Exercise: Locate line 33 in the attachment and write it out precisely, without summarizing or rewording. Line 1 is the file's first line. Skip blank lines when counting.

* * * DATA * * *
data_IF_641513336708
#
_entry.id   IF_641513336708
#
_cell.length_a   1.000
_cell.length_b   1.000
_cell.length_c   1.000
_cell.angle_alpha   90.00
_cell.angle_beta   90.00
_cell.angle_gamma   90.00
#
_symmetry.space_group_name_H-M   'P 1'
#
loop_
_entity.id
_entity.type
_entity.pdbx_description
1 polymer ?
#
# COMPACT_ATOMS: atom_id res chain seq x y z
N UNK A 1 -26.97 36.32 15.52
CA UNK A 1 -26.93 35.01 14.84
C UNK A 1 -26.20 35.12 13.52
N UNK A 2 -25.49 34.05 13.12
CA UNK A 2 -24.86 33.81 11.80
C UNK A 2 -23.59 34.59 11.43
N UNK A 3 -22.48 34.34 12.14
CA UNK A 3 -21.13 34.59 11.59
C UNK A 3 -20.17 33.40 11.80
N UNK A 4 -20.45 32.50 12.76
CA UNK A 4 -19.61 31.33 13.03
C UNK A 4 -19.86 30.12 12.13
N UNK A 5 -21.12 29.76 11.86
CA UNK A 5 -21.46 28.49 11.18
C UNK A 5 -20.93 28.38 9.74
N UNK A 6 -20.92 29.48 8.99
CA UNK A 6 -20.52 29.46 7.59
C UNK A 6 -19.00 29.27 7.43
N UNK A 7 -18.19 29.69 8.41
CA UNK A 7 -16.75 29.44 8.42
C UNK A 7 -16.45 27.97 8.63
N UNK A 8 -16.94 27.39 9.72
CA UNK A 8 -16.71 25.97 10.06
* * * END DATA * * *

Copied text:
N UNK A 5 -21.12 29.76 11.86